“With little clarity on the trading conditions they’ll face in just two months’ time, companies are understandably holding back on spending and making big decisions about their futures. The government’s absolute priority now must be to provide clarity on conditions in the near term and avoid a messy and disorderly Brexit. Business communities won’t forgive politicians who allow this to happen, by default or otherwise.
“Brexit is hoovering up all of government’s attention and resources, but it’s far from the only cause of uncertainty. Given the magnitude of the recruitment difficulties faced by firms clear across the UK, business concerns about the government’s recent blueprint for future immigration rules must be taken seriously – and companies must be able to access skills at all levels without heavy costs or bureaucracy.”
Key findings in the Q4 2018 survey:
- The balance of firms reporting increased domestic sales fell three points to +21, while those reporting improved domestic orders also fell from +20 to +16
- The balance of firms reporting improved export sales rose by a point from +19 to +20, while the balance of those reporting improved export orders rose from +14 to +18
- The balance of firms expecting to raise prices in the next three months stands at +43, up from +38 in Q3
- The percentage of firms citing the cost of raw materials as the source of cost pressures stayed at the same level as last quarter at 81%, the highest since Q2 2011
- The percentage of firms attempting to recruit remain unchanged at 67%. Of those, 81% reported recruitment difficulties – the joint highest on record
- The balance of firms increasing investment in plant/machinery rose slightly in the quarter from +15 to +18, and investment in training from +17 and +19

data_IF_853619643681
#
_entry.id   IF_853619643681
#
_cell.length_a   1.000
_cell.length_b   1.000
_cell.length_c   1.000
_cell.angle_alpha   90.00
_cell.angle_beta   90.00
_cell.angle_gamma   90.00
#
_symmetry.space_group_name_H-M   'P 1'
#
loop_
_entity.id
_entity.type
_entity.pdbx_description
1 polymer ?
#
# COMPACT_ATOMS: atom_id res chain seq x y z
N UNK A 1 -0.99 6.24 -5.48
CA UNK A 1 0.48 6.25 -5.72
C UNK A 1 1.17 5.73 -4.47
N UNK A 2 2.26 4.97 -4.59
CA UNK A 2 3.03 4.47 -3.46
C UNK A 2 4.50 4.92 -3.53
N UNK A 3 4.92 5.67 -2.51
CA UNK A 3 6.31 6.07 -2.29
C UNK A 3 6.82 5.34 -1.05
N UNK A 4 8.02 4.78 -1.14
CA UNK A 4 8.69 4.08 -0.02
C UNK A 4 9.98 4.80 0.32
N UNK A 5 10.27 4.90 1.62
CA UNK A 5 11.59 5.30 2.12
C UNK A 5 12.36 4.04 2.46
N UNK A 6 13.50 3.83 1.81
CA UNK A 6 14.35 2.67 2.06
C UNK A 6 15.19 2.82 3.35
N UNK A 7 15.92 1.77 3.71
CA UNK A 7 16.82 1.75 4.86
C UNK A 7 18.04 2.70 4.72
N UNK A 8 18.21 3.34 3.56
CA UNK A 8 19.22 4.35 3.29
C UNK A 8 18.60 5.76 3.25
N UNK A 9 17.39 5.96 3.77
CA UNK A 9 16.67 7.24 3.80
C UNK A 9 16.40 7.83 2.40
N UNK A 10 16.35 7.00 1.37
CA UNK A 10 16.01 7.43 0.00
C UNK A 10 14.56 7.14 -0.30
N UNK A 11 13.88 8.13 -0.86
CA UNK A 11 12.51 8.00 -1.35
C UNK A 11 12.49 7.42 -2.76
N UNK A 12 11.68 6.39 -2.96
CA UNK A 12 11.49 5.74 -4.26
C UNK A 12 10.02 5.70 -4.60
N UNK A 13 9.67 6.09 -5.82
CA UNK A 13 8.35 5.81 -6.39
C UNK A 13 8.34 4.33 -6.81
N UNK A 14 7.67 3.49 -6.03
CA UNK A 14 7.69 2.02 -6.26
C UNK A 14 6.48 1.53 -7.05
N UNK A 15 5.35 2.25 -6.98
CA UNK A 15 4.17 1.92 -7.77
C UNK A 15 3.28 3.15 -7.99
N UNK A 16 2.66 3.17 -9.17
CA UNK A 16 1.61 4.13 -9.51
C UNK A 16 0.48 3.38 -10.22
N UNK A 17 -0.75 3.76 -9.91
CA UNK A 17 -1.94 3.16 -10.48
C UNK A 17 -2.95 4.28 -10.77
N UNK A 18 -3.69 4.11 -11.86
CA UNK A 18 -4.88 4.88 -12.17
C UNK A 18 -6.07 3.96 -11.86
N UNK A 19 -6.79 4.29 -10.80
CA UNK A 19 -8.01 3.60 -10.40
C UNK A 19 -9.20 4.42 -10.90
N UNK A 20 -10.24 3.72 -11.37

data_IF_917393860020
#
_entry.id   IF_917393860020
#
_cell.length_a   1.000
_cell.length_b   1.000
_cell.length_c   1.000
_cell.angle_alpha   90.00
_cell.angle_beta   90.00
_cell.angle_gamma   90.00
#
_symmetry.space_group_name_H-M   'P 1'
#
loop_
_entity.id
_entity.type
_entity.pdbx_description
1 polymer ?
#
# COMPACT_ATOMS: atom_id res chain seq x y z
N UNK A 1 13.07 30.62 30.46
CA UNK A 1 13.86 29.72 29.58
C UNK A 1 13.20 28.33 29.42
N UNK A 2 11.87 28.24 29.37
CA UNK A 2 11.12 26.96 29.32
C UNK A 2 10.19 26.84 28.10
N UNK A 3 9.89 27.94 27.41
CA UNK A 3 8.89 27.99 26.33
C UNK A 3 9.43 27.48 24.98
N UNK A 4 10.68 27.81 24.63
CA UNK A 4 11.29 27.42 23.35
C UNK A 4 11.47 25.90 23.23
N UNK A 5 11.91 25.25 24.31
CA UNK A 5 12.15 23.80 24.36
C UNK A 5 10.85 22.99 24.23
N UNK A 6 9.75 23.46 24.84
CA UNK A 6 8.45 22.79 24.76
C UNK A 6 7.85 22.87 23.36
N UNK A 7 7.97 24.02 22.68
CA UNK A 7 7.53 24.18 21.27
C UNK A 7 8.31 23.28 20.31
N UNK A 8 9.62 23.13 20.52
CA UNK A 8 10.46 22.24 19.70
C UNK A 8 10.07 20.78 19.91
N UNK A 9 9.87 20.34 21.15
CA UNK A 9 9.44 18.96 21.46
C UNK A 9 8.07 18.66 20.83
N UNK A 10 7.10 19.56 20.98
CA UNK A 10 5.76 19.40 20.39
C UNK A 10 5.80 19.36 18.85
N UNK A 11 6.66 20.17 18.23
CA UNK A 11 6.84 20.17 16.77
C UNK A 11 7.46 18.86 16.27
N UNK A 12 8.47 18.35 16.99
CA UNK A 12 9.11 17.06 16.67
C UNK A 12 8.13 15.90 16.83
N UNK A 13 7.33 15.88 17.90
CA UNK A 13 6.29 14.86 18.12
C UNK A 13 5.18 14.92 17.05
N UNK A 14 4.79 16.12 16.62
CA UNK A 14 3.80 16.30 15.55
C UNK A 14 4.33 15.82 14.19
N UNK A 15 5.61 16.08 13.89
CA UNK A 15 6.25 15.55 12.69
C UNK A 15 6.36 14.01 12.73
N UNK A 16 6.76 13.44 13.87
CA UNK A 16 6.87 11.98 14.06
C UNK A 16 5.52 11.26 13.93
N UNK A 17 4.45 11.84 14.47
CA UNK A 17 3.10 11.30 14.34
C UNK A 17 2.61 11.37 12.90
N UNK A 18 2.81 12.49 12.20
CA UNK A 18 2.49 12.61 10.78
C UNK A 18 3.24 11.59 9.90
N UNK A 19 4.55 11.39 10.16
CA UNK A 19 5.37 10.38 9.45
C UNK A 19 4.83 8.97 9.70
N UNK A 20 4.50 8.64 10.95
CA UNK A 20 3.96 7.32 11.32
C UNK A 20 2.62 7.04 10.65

- The balance of firms confident that turnover and profitability to increase in the next 12 months fell, from +44 to +41 for turnover and +29 to +27 for profitability
- The balance of firms reporting increased domestic sales fell from +22 to +18, the lowest since Q4 2016. Those reporting improved domestic orders fell from +17 to +14, the joint lowest in two years.
- The balance of firms reporting improved export sales remain unchanged from the previous quarter at +14, while those reporting improved export orders fell from +12 to +9
- The balance of firms expecting to increase prices in the next three months stands at +33, up from
+27 in Q3
- The percentage of firms looking to recruit rose to 50%. Of those, 70% had recruitment difficulties, down slightly from the record high of 72% in the previous quarter
- Cashflow remains a concern, with a balance of just +6 reporting improved cashflow. This falls to just +2 among B2C firms
- The balance of firms looking to increase investment rose slightly from +7 to +10 in plant and machinery, and from +14 to +15 in training
- The balance of firms confident that turnover and profitability will improve over the next year fell slightly, from +38 to +37 for turnover and +29 to +27 in profitability
Notes to editors:
The BCC Q4 2018 QES is made up of responses from more than 6,000 businesses across the UK employing more than one million people, and is the largest private business survey in the country. Firms were questioned between 5 and 26 November 2018 on a wide range of business issues, including: domestic sales and orders; export sales and orders; employment prospects; investment prospects; recruitment difficulties; cashflow; confidence; and price pressures.
Spokespeople are available for interview and a full QES is available from the press office.
How are balances calculated?
QES results are generally presented as balance figures - the percentage of firms that reported an increase minus the percentage that reported a decrease. If the figure is a plus it indicates expansion of activity and if the figure is a minus it indicates contraction of activity. A figure above 0 indicates growth, while a figure below 0 indicates contraction.
For example, if 50% of firms told us their sales grew and 18% said they decreased the balance for the quarter is +32% (an expansion).
If 32% told us their sales grew and 33% said they fell the balance is -1% (a contraction).